Now for Skye. Went to her yesterday after Diego. And went to the last Gillian Higgins talk in Kidderminster in the evening, so it was a busy day. She was far happier about the new horses but still in “herd protector” mode, so I just did some targeting in the field. Awkward with other horses wanting to get involved, but that’s fine. Imagine if Skye had just a smidge of their bravado about novel objects, ha. I couldn’t put my targets down without the other ponies trying to pick them up. I’m sure they learn by watching. Big Velvet was at very keen to touch and pick up the targets. “I can do it too see, treat now please.” Sorry pony, you’re not mine to treat.
Skye loves her targets. I’ve made three, all similar-but-different, and as soon as she sees them she begins toodling over. When I finish, she follows me for more. Motivation. Confidence. Optimism. It’s lovely to see it begin to emerge. And that’s a nice illustration of the treat being just a way in. If all she wanted was treats, she’d have been walking to me in the field from Day One, as I have always had a slice of carrot ready to catch her. But she never began walking towards me until she understood targeting. It’s the confidence that comes with knowing and understanding and enjoying the game that has helped her.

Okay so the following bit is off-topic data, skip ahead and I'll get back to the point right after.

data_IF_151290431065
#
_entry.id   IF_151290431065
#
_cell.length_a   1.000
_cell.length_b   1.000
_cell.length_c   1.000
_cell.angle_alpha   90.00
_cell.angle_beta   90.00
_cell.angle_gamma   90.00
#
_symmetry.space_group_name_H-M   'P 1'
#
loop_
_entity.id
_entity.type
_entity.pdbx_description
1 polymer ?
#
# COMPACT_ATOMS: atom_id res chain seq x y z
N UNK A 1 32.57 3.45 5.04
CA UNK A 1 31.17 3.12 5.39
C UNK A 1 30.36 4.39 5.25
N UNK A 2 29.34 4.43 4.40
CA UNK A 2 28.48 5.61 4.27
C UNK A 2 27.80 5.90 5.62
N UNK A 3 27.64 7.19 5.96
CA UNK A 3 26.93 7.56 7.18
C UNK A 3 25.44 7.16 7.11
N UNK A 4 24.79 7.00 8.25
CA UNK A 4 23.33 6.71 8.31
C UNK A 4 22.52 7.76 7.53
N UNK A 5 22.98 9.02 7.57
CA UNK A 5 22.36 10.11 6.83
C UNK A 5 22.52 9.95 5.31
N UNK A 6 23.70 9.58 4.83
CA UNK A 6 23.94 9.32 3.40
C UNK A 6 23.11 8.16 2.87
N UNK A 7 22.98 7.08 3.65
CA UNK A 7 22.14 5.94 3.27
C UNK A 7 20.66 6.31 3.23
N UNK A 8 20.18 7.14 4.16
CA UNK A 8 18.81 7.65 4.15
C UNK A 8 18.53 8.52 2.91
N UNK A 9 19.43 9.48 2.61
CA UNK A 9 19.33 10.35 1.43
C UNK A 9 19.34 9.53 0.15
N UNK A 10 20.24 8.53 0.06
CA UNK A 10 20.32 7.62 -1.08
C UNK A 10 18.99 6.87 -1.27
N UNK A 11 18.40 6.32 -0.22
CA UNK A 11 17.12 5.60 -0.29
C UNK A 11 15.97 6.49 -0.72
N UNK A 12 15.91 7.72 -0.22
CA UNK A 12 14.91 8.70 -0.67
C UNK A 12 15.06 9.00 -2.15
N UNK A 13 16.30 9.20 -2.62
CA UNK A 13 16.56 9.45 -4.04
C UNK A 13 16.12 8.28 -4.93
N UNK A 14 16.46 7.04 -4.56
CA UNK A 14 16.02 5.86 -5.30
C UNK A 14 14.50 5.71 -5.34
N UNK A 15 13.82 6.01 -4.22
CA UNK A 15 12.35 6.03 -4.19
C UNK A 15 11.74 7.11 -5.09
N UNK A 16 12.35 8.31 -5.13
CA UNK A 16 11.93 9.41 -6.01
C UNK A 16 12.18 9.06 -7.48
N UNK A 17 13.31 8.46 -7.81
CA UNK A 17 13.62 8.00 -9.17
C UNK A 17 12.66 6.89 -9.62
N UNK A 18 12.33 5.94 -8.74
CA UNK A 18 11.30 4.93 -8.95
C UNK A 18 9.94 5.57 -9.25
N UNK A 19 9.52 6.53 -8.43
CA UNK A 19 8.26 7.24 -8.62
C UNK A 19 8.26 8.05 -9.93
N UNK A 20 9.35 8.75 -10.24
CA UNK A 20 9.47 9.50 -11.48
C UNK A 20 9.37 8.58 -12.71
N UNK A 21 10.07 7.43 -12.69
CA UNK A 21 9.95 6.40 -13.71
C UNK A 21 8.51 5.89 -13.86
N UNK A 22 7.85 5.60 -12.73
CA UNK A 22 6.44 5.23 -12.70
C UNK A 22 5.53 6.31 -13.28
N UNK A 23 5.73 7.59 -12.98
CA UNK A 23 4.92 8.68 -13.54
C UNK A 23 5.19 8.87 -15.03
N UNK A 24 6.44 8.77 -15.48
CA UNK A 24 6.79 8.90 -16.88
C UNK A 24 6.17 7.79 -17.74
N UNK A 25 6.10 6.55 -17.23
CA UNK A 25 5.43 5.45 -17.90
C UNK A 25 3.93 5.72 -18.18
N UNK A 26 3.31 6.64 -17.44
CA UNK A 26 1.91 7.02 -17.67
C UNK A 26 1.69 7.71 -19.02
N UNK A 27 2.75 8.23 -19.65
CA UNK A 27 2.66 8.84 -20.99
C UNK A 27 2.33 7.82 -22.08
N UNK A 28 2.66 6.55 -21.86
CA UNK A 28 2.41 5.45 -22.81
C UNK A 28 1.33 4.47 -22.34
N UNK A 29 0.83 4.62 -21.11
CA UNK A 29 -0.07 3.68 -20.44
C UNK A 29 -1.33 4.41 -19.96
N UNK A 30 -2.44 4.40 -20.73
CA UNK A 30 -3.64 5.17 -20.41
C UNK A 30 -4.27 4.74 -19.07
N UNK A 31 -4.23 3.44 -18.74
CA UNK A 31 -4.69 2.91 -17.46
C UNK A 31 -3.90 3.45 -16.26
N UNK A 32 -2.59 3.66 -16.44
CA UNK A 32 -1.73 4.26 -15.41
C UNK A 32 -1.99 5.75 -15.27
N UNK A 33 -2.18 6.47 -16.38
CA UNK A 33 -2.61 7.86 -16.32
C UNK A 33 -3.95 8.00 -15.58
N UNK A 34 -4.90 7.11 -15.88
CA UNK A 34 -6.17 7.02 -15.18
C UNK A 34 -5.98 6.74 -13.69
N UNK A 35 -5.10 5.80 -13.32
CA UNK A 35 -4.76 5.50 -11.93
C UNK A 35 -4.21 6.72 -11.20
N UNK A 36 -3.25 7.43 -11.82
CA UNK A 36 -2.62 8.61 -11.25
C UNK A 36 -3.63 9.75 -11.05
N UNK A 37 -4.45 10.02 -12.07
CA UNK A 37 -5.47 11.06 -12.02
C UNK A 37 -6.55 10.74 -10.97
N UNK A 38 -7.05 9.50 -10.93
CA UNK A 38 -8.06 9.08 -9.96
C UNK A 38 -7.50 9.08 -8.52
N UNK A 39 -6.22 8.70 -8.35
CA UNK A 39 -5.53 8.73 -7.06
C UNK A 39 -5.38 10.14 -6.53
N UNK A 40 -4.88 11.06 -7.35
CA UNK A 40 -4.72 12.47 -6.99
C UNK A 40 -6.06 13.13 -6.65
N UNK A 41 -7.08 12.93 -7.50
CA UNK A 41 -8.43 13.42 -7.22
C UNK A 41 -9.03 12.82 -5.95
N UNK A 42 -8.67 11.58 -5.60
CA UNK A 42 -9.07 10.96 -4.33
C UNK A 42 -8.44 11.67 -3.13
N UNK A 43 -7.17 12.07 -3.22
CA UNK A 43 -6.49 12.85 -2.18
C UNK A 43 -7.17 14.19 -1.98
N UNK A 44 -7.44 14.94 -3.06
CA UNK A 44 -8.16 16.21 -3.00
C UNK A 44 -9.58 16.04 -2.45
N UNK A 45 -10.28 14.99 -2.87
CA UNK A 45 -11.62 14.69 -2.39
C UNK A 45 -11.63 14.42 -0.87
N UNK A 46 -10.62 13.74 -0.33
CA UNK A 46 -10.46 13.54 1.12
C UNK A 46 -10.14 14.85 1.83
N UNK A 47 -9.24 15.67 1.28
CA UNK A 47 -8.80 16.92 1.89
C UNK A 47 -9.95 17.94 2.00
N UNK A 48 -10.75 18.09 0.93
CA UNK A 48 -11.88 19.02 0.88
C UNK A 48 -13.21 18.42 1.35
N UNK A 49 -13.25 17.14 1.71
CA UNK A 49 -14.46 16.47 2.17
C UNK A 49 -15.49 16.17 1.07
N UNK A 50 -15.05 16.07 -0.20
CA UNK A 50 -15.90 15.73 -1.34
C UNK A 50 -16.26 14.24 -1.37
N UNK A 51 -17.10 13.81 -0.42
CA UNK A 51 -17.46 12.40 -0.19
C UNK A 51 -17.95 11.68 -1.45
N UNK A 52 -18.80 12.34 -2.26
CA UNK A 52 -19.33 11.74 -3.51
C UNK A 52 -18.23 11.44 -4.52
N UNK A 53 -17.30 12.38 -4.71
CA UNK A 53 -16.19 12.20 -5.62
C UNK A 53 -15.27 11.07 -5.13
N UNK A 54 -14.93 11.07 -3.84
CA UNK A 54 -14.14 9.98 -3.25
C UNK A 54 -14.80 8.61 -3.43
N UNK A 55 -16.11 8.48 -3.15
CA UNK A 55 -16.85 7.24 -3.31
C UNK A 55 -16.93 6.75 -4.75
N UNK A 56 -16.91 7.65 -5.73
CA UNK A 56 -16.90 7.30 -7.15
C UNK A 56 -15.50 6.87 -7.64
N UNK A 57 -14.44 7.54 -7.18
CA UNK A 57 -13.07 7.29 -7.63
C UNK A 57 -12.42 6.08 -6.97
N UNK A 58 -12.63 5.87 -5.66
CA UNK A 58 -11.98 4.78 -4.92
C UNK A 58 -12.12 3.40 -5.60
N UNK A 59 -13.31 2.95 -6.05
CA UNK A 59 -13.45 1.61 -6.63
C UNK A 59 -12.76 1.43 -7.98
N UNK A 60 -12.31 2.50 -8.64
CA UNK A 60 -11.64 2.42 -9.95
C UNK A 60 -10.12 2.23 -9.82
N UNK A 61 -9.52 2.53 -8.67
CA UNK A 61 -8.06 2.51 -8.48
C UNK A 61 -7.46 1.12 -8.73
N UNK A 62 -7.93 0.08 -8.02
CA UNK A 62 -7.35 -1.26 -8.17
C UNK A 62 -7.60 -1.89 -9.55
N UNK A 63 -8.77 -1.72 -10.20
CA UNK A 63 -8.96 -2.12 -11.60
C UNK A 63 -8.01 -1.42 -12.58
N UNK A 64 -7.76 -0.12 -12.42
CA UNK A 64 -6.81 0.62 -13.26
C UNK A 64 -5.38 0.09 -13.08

Skye is another one that, somehow at some point, has been upset with regards to ordinary horsemanship. Pressure cues do not have to be aversive. But here we have two horses (and many more in the world) who consider them so, no matter how light you are about it. Their responses are very different though. Skye is from the FEAR system, and I feel like Diego’s is from the RAGE system, but I’m still getting to know him. Lift a whip to Skye and she either braces and runs off (on the lunge) or drops her head and does as you ask but gives strong calming signals at the same time. “I’m being good, please be nice!” Another reason why I wanted to try +R and targeting in particular.